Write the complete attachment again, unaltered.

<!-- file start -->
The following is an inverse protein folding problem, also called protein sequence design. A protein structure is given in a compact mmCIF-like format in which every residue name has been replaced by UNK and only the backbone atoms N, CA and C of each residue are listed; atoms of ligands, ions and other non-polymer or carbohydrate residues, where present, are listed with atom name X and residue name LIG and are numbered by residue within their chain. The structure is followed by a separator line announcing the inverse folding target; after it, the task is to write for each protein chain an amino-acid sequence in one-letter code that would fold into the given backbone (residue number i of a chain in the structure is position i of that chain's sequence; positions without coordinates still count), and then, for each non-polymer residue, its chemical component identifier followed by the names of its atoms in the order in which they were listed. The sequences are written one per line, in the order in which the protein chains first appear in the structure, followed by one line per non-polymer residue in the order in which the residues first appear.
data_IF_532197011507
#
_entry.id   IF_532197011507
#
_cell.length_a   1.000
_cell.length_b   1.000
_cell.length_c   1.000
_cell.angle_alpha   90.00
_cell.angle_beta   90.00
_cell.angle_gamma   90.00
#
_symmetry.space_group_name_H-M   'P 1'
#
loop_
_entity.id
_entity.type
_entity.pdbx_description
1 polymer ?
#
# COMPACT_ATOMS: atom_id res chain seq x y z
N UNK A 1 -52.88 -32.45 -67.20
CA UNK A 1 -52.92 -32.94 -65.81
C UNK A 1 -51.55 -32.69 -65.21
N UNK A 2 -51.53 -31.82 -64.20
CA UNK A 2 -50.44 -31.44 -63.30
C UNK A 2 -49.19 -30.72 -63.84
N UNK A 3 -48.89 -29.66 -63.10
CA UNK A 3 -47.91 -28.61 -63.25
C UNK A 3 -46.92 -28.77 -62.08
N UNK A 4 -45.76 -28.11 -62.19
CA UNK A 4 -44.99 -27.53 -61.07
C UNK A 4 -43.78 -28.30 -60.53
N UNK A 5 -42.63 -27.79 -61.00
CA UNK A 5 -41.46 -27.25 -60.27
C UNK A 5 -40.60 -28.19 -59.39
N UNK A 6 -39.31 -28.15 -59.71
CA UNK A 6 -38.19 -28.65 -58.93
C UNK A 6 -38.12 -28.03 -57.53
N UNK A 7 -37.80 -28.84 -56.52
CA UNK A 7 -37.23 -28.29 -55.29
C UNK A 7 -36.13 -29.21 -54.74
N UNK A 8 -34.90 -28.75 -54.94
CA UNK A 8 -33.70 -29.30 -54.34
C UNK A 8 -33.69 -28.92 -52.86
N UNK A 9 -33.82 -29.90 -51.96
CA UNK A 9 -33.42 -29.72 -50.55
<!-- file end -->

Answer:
The following is an inverse protein folding problem, also called protein sequence design. A protein structure is given in a compact mmCIF-like format in which every residue name has been replaced by UNK and only the backbone atoms N, CA and C of each residue are listed; atoms of ligands, ions and other non-polymer or carbohydrate residues, where present, are listed with atom name X and residue name LIG and are numbered by residue within their chain. The structure is followed by a separator line announcing the inverse folding target; after it, the task is to write for each protein chain an amino-acid sequence in one-letter code that would fold into the given backbone (residue number i of a chain in the structure is position i of that chain's sequence; positions without coordinates still count), and then, for each non-polymer residue, its chemical component identifier followed by the names of its atoms in the order in which they were listed. The sequences are written one per line, in the order in which the protein chains first appear in the structure, followed by one line per non-polymer residue in the order in which the residues first appear.
data_IF_532197011507
#
_entry.id   IF_532197011507
#
_cell.length_a   1.000
_cell.length_b   1.000
_cell.length_c   1.000
_cell.angle_alpha   90.00
_cell.angle_beta   90.00
_cell.angle_gamma   90.00
#
_symmetry.space_group_name_H-M   'P 1'
#
loop_
_entity.id
_entity.type
_entity.pdbx_description
1 polymer ?
#
# COMPACT_ATOMS: atom_id res chain seq x y z
N UNK A 1 -52.88 -32.45 -67.20
CA UNK A 1 -52.92 -32.94 -65.81
C UNK A 1 -51.55 -32.69 -65.21
N UNK A 2 -51.53 -31.82 -64.20
CA UNK A 2 -50.44 -31.44 -63.30
C UNK A 2 -49.19 -30.72 -63.84
N UNK A 3 -48.89 -29.66 -63.10
CA UNK A 3 -47.91 -28.61 -63.25
C UNK A 3 -46.92 -28.77 -62.08
N UNK A 4 -45.76 -28.11 -62.19
CA UNK A 4 -44.99 -27.53 -61.07
C UNK A 4 -43.78 -28.30 -60.53
N UNK A 5 -42.63 -27.79 -61.00
CA UNK A 5 -41.46 -27.25 -60.27
C UNK A 5 -40.60 -28.19 -59.39
N UNK A 6 -39.31 -28.15 -59.71
CA UNK A 6 -38.19 -28.65 -58.93
C UNK A 6 -38.12 -28.03 -57.53
N UNK A 7 -37.80 -28.84 -56.52
CA UNK A 7 -37.23 -28.29 -55.29
C UNK A 7 -36.13 -29.21 -54.74
N UNK A 8 -34.90 -28.75 -54.94
CA UNK A 8 -33.70 -29.30 -54.34
C UNK A 8 -33.69 -28.92 -52.86
N UNK A 9 -33.82 -29.90 -51.96
CA UNK A 9 -33.42 -29.72 -50.55